Monday, 16 April 2012

Gift Aid for 50% taxpayers

How Gift Aid works - from the tax people at HMRC

The Gift Aid scheme is for gifts of money by individuals who pay UK tax. Gift Aid donations are regarded as having basic rate tax deducted by the donor. Charities or CASCs take your donation - which is money you've already paid tax on - and reclaim the basic rate tax from HM Revenue & Customs (HMRC) on its 'gross' equivalent - the amount before basic rate tax was deducted.
Basic rate tax is 20 per cent, so this means that if you give £10 using Gift Aid, it's worth £12.50 to the charity. For donations between 6 April 2008 and 5 April 2011 the charity or CASC will also get a separate government supplement of three pence on every pound you give.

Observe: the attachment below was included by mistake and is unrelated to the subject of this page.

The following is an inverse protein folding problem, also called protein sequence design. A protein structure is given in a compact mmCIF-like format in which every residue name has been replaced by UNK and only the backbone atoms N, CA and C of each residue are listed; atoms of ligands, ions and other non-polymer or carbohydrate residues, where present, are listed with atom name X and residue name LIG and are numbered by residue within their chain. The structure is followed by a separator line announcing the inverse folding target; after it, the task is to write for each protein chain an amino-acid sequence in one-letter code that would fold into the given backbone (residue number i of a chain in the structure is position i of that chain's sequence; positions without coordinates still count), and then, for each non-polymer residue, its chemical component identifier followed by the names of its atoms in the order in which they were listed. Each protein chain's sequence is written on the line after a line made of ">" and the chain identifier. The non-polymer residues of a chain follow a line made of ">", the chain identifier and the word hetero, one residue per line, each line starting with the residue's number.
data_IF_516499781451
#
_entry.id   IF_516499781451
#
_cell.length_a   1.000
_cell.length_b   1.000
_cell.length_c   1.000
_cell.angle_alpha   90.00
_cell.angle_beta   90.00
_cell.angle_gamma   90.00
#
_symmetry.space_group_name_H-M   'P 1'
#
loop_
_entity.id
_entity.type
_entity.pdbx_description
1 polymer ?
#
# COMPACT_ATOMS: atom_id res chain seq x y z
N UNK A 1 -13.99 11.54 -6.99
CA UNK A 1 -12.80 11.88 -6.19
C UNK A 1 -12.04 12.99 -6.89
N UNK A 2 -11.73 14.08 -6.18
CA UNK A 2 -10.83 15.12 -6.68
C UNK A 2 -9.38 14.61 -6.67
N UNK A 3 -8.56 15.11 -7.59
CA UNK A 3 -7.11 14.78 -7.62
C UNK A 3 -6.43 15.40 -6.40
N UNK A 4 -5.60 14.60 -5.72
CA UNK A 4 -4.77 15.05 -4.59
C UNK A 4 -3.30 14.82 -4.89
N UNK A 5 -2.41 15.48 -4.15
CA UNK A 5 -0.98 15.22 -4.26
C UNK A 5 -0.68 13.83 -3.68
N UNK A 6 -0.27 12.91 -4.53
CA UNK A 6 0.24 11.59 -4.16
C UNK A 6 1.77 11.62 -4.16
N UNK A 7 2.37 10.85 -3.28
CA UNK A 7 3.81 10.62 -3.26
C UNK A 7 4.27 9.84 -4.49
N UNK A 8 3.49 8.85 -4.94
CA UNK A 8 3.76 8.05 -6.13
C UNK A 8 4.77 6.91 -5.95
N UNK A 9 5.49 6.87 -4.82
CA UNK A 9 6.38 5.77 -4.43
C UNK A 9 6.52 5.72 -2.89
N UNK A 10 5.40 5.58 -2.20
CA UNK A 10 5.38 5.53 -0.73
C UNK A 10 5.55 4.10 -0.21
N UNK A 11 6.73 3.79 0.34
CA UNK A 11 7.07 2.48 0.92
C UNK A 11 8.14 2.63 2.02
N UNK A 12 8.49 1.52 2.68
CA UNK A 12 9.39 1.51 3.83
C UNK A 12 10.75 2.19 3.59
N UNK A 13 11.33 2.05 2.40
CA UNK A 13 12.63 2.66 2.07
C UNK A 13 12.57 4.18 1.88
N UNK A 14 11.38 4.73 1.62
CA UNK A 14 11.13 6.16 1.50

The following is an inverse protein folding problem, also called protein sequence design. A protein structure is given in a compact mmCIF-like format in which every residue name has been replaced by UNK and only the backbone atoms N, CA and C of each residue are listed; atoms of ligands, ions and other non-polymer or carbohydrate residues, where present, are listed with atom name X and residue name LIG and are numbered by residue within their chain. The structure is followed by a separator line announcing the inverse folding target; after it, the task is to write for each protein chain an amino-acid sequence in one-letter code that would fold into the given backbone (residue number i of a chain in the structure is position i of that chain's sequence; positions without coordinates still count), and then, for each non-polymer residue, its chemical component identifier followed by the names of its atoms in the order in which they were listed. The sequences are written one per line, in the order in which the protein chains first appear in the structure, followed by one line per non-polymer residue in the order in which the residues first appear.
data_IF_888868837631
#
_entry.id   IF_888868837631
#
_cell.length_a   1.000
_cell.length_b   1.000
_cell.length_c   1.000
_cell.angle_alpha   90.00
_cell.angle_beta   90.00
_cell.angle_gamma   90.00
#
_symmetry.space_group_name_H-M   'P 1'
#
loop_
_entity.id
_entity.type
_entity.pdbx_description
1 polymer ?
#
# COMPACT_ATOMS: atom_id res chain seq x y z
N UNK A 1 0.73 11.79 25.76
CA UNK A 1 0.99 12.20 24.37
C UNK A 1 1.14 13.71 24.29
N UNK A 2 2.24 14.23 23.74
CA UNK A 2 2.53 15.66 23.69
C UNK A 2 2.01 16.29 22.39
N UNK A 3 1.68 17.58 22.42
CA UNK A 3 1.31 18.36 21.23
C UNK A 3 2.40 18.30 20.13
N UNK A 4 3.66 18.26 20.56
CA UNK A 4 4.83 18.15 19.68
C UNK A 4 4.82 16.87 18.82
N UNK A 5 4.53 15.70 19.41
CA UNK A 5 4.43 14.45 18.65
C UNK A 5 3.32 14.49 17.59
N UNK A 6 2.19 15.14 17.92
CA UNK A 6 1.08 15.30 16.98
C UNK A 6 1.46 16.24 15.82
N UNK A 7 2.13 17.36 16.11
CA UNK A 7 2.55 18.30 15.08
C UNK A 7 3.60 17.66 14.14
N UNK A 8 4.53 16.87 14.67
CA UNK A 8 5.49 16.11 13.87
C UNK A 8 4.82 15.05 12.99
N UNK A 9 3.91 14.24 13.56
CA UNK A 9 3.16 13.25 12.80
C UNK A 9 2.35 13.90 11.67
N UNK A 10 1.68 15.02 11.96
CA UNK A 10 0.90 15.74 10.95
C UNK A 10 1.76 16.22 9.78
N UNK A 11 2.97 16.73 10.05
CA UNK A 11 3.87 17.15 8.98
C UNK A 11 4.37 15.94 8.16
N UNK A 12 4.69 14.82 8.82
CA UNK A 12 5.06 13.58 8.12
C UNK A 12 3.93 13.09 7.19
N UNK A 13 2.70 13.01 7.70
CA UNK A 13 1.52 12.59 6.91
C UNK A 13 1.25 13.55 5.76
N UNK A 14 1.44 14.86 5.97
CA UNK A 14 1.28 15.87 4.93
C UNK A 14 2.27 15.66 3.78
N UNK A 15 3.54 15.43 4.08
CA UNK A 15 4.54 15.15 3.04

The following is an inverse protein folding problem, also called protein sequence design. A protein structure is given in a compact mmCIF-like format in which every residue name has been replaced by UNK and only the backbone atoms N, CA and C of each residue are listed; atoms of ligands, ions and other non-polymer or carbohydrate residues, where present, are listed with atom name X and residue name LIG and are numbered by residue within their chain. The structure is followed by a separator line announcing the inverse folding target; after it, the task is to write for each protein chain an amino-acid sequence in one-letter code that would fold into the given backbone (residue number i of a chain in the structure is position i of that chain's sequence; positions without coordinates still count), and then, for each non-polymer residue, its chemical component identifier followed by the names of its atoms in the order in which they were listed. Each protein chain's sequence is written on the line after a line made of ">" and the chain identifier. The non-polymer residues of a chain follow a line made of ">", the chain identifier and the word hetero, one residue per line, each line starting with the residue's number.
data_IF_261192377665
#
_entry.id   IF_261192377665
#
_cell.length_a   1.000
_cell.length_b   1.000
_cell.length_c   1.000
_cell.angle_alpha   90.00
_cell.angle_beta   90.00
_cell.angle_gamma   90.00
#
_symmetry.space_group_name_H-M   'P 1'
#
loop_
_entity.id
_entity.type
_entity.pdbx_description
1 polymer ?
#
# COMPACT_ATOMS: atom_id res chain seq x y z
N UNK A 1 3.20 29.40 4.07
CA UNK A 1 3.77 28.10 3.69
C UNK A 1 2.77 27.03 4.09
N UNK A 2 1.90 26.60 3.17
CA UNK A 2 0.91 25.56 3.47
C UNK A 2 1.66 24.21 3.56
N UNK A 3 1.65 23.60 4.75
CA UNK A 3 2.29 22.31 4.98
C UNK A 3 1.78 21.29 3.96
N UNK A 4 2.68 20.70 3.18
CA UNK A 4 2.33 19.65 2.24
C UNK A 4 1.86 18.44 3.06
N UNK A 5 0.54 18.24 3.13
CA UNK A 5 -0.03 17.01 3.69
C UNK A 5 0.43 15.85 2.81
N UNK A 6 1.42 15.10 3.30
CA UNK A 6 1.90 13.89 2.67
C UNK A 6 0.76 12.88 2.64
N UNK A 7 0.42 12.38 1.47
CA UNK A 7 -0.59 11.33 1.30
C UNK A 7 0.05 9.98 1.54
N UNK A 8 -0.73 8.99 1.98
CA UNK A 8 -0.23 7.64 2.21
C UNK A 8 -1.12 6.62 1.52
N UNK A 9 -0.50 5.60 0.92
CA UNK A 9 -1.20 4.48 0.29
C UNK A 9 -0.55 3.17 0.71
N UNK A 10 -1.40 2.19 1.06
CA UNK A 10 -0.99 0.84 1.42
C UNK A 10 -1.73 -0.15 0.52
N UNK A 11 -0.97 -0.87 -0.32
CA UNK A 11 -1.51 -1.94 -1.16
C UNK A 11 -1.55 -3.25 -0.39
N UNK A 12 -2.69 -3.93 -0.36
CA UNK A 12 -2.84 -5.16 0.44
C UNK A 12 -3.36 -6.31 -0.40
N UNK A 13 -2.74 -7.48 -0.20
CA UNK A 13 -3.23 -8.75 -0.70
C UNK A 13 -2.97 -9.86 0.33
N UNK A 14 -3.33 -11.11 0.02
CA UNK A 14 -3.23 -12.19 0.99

Claiming back higher rate tax

If you pay higher rate tax, you can claim the difference between the higher rate of tax 40 and/or 50 per cent and the basic rate of tax 20 per cent on the total 'gross' value of your donation to the charity or CASC.
For example, if you donate £100, the total value of your donation to the charity is £125 - so you can claim back:
£25 - if you pay tax at 40 per cent (£125 × 20%)
£37.50 - if you pay tax at 50 per cent (£125 × 20%) plus (£125 × 10%)

HMRC on Gift Aid

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